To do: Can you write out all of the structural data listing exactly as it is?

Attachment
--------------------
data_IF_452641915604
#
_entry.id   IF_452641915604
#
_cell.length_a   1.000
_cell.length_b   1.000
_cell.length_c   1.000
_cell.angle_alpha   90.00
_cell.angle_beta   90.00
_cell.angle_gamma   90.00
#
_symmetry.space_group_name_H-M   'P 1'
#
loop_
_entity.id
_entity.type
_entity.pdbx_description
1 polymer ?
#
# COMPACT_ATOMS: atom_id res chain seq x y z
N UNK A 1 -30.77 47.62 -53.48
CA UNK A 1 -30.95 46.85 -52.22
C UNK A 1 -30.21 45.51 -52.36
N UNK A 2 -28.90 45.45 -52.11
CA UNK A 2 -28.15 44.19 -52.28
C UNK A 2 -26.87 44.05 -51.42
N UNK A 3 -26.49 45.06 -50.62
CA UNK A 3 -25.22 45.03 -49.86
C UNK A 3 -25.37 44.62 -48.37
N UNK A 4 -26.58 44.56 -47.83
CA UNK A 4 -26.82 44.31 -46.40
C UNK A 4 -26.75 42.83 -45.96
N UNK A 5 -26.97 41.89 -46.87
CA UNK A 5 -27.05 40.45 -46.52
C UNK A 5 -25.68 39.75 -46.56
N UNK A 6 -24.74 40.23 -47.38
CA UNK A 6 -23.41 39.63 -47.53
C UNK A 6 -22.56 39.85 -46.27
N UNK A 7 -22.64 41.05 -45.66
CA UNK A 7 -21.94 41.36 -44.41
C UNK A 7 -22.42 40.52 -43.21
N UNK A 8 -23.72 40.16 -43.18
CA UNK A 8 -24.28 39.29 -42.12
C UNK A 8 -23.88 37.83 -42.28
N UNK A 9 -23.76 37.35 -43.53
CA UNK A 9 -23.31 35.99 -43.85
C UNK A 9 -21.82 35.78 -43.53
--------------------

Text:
data_IF_452641915604
#
_entry.id   IF_452641915604
#
_cell.length_a   1.000
_cell.length_b   1.000
_cell.length_c   1.000
_cell.angle_alpha   90.00
_cell.angle_beta   90.00
_cell.angle_gamma   90.00
#
_symmetry.space_group_name_H-M   'P 1'
#
loop_
_entity.id
_entity.type
_entity.pdbx_description
1 polymer ?
#
# COMPACT_ATOMS: atom_id res chain seq x y z
N UNK A 1 -30.77 47.62 -53.48
CA UNK A 1 -30.95 46.85 -52.22
C UNK A 1 -30.21 45.51 -52.36
N UNK A 2 -28.90 45.45 -52.11
CA UNK A 2 -28.15 44.19 -52.28
C UNK A 2 -26.87 44.05 -51.42
N UNK A 3 -26.49 45.06 -50.62
CA UNK A 3 -25.22 45.03 -49.86
C UNK A 3 -25.37 44.62 -48.37
N UNK A 4 -26.58 44.56 -47.83
CA UNK A 4 -26.82 44.31 -46.40
C UNK A 4 -26.75 42.83 -45.96
N UNK A 5 -26.97 41.89 -46.87
CA UNK A 5 -27.05 40.45 -46.52
C UNK A 5 -25.68 39.75 -46.56
N UNK A 6 -24.74 40.23 -47.38
CA UNK A 6 -23.41 39.63 -47.53
C UNK A 6 -22.56 39.85 -46.27
N UNK A 7 -22.64 41.05 -45.66
CA UNK A 7 -21.94 41.36 -44.41
C UNK A 7 -22.42 40.52 -43.21
N UNK A 8 -23.72 40.16 -43.18
CA UNK A 8 -24.28 39.29 -42.12
C UNK A 8 -23.88 37.83 -42.28
N UNK A 9 -23.76 37.35 -43.53
CA UNK A 9 -23.31 35.99 -43.85
C UNK A 9 -21.82 35.78 -43.53